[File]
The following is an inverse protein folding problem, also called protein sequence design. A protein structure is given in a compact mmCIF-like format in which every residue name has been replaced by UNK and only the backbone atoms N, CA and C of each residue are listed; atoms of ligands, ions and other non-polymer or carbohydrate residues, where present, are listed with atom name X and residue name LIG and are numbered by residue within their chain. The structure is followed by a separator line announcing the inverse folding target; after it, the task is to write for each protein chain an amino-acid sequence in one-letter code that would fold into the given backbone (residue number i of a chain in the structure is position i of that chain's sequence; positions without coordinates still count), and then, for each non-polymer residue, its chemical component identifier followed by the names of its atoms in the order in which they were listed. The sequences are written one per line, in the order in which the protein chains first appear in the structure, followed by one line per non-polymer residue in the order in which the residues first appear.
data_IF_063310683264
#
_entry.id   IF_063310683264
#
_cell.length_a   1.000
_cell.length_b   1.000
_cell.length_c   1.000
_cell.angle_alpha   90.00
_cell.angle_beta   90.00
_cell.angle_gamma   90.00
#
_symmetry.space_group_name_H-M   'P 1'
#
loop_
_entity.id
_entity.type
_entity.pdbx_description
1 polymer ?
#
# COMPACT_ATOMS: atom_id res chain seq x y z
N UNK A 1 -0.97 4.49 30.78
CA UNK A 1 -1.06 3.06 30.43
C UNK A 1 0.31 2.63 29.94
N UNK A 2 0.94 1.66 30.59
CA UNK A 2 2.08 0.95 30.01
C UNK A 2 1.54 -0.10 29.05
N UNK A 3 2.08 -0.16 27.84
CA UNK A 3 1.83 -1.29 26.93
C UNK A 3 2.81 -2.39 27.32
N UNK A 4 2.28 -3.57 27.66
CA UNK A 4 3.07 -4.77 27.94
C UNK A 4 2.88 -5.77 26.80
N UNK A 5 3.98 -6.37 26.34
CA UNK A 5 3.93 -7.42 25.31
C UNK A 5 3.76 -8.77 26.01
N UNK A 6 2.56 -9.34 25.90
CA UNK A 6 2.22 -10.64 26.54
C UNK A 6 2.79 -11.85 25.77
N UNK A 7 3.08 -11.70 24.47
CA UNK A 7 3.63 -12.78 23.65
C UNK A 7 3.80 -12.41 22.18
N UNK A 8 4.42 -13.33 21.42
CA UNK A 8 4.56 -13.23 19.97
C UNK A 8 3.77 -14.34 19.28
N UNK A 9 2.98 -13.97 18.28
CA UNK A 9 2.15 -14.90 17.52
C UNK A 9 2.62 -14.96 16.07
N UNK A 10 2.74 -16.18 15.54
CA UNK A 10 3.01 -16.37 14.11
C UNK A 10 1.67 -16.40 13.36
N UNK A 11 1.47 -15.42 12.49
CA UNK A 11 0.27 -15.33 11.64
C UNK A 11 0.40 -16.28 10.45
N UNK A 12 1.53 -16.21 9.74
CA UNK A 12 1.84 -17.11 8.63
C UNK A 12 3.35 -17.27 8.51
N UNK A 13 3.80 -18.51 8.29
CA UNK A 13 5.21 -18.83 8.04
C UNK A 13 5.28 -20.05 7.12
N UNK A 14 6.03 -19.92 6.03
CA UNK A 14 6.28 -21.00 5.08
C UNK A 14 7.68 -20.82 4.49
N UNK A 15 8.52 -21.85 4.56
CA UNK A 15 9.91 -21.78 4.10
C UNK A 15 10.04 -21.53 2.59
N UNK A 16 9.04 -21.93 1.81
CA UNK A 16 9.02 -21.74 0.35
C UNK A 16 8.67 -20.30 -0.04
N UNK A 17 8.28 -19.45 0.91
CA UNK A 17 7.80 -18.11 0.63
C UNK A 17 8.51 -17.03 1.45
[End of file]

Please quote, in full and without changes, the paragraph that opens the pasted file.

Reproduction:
The following is an inverse protein folding problem, also called protein sequence design. A protein structure is given in a compact mmCIF-like format in which every residue name has been replaced by UNK and only the backbone atoms N, CA and C of each residue are listed; atoms of ligands, ions and other non-polymer or carbohydrate residues, where present, are listed with atom name X and residue name LIG and are numbered by residue within their chain. The structure is followed by a separator line announcing the inverse folding target; after it, the task is to write for each protein chain an amino-acid sequence in one-letter code that would fold into the given backbone (residue number i of a chain in the structure is position i of that chain's sequence; positions without coordinates still count), and then, for each non-polymer residue, its chemical component identifier followed by the names of its atoms in the order in which they were listed. The sequences are written one per line, in the order in which the protein chains first appear in the structure, followed by one line per non-polymer residue in the order in which the residues first appear.